Washington, Apr 4.- The 3M company announced that the US government asked it to stop exporting to Canada and Latin America the highly demanded N95 respirators or masks amid the pandemic of the new coronavirus.
In a statement issued this Friday, the company based in the US state of Minnesota opposed this measure, stating that there are significant humanitarian implications in the interruption of the supply of respirators for health workers in those two markets.
In addition, stopping export of US-produced respirators would likely cause other countries to retaliate and do the same, as some have already done, the statement added.
If that happened, the text noted, the net number of respirators available to the United States would actually decrease, and "that is the opposite of what we and the administration, on behalf of the American people, are seeking."
The company manifested itself in this way after yesterday the US President Donald Trump formally invoked the Defense Production Law to demand that 3M prioritize the requests of the country's Federal Emergency Management Agency in relation to the aforementioned face masks.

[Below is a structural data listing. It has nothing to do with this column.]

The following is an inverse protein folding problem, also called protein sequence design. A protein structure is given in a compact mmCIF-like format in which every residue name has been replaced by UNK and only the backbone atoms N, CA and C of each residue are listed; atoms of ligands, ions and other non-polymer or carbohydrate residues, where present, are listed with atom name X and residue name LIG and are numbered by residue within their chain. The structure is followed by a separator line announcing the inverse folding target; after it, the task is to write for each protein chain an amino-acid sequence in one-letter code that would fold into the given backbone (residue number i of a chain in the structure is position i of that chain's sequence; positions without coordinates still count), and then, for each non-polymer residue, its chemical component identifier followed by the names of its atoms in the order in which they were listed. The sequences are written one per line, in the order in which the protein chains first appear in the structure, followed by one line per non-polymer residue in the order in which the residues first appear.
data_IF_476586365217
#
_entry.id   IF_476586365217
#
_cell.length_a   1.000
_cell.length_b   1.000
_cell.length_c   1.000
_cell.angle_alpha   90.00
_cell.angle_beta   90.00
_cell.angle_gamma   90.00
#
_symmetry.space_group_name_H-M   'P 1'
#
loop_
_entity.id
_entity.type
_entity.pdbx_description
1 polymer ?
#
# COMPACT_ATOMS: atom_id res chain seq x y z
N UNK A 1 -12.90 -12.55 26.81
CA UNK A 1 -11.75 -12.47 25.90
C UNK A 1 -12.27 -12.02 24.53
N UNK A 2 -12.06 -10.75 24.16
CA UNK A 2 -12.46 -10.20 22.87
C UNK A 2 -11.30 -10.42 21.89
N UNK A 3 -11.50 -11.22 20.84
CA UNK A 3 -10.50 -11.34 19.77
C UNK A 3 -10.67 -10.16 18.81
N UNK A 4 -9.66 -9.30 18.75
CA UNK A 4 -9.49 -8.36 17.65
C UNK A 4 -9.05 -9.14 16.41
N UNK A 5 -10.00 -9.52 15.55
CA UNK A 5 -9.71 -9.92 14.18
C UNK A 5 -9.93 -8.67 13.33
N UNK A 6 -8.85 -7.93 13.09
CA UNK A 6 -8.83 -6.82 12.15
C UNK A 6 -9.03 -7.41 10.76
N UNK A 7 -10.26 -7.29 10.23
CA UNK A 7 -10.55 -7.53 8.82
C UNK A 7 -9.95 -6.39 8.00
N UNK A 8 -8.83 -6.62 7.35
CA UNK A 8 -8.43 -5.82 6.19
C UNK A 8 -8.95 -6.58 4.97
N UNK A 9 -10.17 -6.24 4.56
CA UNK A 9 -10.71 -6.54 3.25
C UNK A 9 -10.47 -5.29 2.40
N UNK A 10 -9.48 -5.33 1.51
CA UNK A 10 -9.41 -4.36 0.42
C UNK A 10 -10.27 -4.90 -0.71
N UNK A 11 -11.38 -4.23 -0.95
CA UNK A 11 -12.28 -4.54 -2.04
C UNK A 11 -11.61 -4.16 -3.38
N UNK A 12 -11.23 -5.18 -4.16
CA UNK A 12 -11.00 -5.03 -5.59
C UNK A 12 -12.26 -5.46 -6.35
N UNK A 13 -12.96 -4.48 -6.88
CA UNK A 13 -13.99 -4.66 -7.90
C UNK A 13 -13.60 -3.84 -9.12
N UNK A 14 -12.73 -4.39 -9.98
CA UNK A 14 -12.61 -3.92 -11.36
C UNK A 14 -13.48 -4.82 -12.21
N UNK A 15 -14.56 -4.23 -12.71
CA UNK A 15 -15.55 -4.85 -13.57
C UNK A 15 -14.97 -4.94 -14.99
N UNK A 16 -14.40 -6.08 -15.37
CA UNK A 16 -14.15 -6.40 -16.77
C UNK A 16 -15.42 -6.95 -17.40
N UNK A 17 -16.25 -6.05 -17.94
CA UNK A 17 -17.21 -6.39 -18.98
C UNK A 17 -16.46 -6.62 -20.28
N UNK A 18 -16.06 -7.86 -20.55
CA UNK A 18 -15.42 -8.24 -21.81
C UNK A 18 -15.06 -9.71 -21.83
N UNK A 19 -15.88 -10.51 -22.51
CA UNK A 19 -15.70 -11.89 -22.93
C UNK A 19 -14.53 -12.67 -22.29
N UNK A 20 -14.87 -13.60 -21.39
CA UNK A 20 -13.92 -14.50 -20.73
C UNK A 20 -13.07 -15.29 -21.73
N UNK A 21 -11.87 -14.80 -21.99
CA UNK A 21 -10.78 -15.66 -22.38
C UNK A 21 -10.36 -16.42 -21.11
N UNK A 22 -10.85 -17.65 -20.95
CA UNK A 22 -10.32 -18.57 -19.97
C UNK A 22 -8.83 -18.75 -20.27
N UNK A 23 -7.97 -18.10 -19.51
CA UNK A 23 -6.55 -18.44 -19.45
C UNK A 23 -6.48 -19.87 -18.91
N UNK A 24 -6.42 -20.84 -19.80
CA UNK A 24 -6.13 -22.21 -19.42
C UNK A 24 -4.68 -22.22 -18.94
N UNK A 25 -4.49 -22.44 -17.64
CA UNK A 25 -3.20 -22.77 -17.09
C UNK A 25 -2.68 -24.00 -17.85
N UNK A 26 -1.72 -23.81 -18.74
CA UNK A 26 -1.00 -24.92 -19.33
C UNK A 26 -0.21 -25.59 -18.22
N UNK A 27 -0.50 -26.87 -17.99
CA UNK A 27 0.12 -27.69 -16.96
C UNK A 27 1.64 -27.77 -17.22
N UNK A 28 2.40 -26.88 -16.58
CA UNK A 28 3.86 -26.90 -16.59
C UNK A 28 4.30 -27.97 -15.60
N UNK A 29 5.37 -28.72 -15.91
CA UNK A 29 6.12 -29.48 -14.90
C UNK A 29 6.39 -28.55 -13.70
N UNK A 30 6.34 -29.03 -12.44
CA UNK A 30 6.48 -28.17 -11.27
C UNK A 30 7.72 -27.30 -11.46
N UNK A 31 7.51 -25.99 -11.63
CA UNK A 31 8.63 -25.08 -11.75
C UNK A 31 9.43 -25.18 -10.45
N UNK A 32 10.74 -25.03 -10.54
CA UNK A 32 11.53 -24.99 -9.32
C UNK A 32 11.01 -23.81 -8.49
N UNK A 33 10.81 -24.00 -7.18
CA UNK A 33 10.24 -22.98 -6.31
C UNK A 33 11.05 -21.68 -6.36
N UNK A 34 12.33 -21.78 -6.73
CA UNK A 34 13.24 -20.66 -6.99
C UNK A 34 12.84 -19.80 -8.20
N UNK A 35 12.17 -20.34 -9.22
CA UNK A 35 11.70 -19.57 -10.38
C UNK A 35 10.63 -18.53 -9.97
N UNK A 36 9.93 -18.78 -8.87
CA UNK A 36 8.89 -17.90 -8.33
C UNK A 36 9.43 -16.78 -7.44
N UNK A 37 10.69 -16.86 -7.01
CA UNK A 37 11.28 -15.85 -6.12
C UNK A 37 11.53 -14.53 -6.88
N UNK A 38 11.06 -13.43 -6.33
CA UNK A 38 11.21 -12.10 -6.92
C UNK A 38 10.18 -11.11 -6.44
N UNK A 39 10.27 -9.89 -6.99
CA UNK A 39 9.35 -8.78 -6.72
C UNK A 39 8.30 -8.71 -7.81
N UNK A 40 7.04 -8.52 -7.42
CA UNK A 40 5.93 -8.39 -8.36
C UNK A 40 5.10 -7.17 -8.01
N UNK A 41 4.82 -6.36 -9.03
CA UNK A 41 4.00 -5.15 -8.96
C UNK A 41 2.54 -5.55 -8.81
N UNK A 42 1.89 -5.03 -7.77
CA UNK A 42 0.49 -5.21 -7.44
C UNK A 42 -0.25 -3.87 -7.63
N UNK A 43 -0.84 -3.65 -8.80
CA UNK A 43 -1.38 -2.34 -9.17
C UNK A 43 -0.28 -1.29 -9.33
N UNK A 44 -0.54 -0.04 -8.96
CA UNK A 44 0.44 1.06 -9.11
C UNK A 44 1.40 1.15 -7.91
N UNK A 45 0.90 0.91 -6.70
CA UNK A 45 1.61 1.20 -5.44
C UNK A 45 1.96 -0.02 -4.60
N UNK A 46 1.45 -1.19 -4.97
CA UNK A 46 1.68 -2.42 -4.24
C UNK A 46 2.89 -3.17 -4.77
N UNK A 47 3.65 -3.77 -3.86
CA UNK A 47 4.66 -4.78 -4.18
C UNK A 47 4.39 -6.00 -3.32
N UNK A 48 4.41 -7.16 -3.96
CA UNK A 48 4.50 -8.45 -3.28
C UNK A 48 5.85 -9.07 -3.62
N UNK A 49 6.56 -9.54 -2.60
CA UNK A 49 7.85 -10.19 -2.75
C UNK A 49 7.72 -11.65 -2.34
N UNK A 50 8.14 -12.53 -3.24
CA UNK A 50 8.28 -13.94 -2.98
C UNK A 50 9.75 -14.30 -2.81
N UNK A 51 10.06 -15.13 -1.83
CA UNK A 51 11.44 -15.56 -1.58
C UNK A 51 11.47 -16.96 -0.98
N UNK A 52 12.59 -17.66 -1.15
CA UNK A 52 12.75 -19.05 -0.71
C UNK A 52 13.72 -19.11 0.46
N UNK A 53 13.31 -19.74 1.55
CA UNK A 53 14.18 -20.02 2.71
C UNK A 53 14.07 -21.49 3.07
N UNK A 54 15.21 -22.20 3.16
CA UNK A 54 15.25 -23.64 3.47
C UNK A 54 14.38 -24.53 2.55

According to the company, the administration also asked it to increase the number of respirators it currently imports from its overseas operations, as a result of which the firm obtained approval from China to bring 10 million N95 respirators manufactured by 3M to the United States.
The Defense Production Law, enacted during the Korean War (1950-1953), gives the administration expansive powers to secure supplies it deems necessary, including forcing a company to prioritize the demands of the federal government.
3M has been criticized for how it distributes respirators, and when the United States reports more cases of the new coronavirus than any other country, the idea that North American companies should serve the domestic market first is widespread.
But while the administration has lobbied for increased local production of ventilators, masks, and other necessary products, the United States still relies heavily on imports from China, India, and other nations.
Therefore, experts warn that the export ban could also affect the country's ability to buy those types of products that are currently in high demand in other markets. (Text and Photo: PL)